War of the Rebellion: Serial 059 Page 0531 Chapter XLIV. CORRESPONDENCE, ETC. - UNION.

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rapid marches, in its more than brilliant achievements in the many hear-earned victories in skirmishes and battles against the enemy of our country. All has been borne alike by the officers and soldiers of the entire command; and while he feels proud of the achievements and of such patriots and soldiers, he would enjoin upon them, now that we are about to enter on an active campaign, even to the crushing of the gigantic rebellion, the necessity of the most strict discipline for the good of the soldiers and the efficiency of this command. He would call the attention of officers to fully provide their men for the field, and upon the soldiers strict attention to duty, that all may share the fatigue, services, and honors alike.

Second. A commissioned officer will march in the rear of each company, and allow no one to leave the ranks unless absolutely necessary, and when such a necessity arises a pass will be given by the officer in command.

Third. Each regiment will have a rear guard, permitting none to fall behind without leaving a guard to bring them forward.

Fourth. No soldier will be permitted to straggle or enter a private dwelling-house unless on account of sickness, after gettoing a certificate from the surgeon and approved by the medical director of this command.

Fifth. Excuses are often made to fall out of ranks to procure water. There can be no necessity for this. Men must fill their canteens before marching.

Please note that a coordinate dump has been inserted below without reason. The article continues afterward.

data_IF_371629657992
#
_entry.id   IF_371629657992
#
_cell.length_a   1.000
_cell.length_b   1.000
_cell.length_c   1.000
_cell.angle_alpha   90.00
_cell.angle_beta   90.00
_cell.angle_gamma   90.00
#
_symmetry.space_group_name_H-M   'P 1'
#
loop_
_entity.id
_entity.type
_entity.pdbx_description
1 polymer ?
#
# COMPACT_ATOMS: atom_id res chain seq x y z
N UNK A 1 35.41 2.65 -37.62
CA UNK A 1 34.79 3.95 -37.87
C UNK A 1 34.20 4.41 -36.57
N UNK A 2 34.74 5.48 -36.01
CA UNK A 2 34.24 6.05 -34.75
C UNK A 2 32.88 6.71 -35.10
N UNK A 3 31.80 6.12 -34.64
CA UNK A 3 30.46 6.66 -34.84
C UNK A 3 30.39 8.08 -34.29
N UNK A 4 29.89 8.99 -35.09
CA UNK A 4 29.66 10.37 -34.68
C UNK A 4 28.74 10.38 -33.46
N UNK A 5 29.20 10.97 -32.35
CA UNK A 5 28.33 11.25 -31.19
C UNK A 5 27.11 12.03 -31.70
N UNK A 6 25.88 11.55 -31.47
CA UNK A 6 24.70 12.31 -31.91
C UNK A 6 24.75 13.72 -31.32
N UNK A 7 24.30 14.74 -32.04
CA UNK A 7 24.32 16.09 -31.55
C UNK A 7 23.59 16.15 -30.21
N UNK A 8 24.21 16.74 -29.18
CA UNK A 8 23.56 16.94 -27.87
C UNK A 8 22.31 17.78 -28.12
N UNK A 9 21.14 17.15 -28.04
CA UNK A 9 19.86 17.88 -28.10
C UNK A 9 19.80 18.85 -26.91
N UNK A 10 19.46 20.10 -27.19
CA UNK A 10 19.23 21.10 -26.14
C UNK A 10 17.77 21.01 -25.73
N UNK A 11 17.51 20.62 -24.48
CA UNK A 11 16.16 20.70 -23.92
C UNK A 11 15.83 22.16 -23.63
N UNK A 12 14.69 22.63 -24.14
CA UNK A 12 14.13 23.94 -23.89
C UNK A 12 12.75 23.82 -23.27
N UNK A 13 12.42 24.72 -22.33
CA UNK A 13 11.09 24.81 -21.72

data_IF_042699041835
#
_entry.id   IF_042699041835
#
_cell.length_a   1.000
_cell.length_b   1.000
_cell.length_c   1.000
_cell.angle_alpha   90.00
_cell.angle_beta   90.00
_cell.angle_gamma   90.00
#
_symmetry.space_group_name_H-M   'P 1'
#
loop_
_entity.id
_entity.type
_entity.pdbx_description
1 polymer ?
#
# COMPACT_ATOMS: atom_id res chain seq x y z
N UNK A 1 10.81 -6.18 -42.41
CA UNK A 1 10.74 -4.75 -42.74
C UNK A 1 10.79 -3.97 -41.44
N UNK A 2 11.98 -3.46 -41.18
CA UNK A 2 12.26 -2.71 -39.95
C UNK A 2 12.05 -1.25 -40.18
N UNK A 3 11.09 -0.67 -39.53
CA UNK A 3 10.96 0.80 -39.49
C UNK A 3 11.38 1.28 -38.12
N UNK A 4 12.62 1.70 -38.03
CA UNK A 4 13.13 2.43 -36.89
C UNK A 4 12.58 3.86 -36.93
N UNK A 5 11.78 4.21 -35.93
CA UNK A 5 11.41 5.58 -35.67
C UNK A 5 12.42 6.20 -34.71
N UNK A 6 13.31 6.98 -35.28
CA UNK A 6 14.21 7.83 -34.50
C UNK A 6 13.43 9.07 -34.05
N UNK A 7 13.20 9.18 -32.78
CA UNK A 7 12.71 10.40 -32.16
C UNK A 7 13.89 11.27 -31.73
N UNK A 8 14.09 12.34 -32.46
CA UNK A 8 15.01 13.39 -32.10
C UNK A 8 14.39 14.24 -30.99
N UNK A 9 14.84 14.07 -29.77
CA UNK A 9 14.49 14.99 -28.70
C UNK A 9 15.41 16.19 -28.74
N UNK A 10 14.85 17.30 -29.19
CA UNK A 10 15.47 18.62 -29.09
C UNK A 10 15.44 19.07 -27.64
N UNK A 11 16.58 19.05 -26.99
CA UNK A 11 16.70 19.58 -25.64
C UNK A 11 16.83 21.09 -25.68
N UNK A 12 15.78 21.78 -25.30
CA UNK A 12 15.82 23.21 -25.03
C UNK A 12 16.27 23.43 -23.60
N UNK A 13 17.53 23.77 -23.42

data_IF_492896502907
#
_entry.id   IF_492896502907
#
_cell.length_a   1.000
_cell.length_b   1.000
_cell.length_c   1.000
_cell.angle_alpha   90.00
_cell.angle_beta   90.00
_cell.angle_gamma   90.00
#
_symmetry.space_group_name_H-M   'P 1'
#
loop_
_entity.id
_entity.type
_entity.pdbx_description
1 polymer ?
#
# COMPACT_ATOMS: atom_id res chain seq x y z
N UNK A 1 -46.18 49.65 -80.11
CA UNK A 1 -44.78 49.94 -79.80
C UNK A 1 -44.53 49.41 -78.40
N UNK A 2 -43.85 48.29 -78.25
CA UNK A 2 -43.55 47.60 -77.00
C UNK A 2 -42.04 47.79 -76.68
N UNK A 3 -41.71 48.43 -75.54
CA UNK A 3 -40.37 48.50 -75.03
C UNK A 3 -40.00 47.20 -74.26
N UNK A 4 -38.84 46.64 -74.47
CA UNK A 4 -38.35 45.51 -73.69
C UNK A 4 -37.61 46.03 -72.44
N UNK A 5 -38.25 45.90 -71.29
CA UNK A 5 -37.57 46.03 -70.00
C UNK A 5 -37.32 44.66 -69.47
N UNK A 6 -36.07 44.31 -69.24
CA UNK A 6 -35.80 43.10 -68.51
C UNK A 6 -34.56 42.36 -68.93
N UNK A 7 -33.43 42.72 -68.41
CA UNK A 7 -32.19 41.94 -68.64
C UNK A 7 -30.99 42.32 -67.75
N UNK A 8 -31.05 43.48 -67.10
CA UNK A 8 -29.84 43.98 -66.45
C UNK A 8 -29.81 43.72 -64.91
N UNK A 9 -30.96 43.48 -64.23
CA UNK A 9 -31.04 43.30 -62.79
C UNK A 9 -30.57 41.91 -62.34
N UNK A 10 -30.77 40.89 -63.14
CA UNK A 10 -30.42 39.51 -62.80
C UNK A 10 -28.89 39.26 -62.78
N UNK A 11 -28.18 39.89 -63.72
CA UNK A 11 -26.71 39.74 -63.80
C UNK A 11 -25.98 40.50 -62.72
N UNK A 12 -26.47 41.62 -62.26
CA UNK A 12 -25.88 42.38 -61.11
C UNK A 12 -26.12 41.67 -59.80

Sixth. Private property must be respected. No individual foraging will be permitted.

Seventh. Each brigade will detail 1 commissioned officer, 4 sergeants, and 16 privates as provost guard.

Eighth. As there is an opinion prevailing that an officer's duty ceases with his own command, which is incorrect, it will be enjoined upon all to arrest for and correct all violations of orders or conduct tending to the prejudice of good order and military discipline coming under his observation within this command.

Commanding officers will have this order read to their respective companies. No excuse will be received for neglect of duty or ignorance of orders. All offenses committed, punishable under General Orders, No. 18, must be promptly punished as therein stated.

By command of Major General George Stoneman:


Captain, Aide-de-Camp, and Act. Asst. Adjt. General


Chattanooga, Tenn., April 29, 1864-11 a.m. (Received 1.40 p.m.)

General GRANT,

Culpeper, Va.:

I am here. Thomas is already in position; Schofield will be by May 2, and McPherson is marching for La Fayette via this place. All my effective cavalry is heading for Dalton, and I will be all ready by May 5. I will write you fully to-night.